The right to data portability

You have the right to get certain personal information from us as a digital file. This means you can keep and use it yourself and give it to other organisations if you choose to. If you want, we’ll give it to you in an electronic format that can be easily re-used, or you can ask us to pass it on to other organisations for you. Please see the ‘How to contact us’ section to do this.

The right to object

You have the right to object to us using your personal information for marketing purposes, and we must act on this. You can also object to any use of your information where we have given ‘legitimate interest’ as our reason for using it. You must tell us the reason for the objection and how it affects you as an individual. We can refuse your objection if we can show that there are legal or other official reasons why we need to keep or use the information. If this is the case, we’ll explain our reasons to you. Please see the ‘How to contact us’ section if you want to object to us using your information.

Rights in relation to automated decision making and profiling

You have rights around automated decision making and profiling. Automated decision making means a decision made solely by automated means, without any human involvement. Profiling means the automated processing of your personal information to evaluate certain things about you. You have the right to information about these kinds of processing, and the right to challenge and ask for a human to review an automated decision. You can do this when an automated decision is made about you, or you can see the ‘How to contact us’ section to speak to us about this. Please see the ‘How we work out what marketing you receive’ section for more information on profiling and see the ‘How we use your information to make automated decisions’ section for more information on automated decision making.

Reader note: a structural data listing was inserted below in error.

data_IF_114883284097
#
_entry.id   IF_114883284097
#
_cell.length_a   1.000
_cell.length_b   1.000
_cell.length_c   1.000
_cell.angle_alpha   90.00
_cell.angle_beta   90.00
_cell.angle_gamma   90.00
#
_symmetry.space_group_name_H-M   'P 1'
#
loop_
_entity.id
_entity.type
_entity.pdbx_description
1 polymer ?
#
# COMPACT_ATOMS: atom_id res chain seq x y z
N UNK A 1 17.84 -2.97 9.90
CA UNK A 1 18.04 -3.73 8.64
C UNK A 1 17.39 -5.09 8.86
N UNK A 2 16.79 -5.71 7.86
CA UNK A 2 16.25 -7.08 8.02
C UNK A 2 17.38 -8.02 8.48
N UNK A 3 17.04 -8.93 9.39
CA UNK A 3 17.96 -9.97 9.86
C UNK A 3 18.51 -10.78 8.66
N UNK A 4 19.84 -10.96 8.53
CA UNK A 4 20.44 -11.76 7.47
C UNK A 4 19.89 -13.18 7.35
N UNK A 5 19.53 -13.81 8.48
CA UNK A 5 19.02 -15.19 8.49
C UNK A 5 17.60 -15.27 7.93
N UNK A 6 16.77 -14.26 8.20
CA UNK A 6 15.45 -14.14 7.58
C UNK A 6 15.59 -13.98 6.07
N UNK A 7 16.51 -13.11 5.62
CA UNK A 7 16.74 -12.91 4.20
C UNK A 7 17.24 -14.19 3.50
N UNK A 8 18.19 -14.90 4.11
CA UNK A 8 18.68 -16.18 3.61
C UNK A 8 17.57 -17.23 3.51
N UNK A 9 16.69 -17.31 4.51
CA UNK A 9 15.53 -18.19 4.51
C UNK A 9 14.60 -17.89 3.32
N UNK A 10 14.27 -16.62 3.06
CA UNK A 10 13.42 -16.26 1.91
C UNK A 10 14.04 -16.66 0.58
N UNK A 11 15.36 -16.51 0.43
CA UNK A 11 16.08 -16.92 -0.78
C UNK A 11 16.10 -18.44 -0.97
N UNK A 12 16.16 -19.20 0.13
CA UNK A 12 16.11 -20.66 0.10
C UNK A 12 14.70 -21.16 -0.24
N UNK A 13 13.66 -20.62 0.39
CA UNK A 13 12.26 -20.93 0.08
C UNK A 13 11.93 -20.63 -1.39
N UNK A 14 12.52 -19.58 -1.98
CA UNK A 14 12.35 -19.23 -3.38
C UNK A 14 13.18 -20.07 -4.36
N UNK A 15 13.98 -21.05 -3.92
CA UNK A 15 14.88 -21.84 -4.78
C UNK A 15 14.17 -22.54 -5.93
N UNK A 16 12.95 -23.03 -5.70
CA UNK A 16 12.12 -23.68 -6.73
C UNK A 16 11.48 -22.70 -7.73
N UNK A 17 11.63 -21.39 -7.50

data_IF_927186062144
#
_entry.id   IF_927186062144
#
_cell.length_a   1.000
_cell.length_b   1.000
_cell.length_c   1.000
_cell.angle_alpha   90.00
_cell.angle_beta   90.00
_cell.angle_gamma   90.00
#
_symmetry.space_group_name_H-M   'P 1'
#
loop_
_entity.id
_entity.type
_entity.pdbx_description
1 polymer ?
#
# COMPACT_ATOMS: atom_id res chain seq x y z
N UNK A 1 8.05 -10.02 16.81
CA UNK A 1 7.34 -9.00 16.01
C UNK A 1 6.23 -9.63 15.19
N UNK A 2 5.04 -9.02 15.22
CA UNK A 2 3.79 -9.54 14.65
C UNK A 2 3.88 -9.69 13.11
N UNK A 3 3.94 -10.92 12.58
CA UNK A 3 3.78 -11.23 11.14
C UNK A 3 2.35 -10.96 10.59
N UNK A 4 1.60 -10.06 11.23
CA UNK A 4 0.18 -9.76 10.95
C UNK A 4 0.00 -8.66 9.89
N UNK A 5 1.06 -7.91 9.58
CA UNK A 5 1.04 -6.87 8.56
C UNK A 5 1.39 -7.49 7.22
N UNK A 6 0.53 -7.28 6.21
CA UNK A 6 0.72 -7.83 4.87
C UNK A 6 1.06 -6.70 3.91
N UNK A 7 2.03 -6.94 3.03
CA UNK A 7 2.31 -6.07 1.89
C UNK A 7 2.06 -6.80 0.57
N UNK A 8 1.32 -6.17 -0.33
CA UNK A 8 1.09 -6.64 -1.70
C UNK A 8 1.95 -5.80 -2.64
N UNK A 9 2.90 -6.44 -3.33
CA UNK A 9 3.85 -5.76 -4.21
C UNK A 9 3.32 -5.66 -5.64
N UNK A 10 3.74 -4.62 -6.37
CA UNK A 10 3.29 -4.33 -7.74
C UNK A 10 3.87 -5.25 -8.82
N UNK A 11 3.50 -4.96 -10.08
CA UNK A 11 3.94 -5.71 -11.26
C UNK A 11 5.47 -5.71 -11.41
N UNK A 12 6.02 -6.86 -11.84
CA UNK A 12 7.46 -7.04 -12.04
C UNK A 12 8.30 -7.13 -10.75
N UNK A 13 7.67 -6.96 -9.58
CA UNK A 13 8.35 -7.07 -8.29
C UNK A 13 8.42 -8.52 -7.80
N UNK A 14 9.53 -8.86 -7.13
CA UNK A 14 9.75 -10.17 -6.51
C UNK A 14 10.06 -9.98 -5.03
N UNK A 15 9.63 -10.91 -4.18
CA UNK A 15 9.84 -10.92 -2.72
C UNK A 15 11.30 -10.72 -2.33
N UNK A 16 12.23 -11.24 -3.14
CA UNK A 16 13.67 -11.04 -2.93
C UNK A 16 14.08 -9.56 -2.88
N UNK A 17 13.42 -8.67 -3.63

The right to withdraw consent

Where consent is our reason for using your personal information you have the right to withdraw that consent at any time. If you withdraw your consent, we may not be able to provide certain products or services to you. If this is the case, we’ll tell you. You can manage your choices for activities like marketing through your internet or mobile banking applications, by visiting one of our branches, or see the ‘How to contact us’ section to speak to us about this.

How to contact us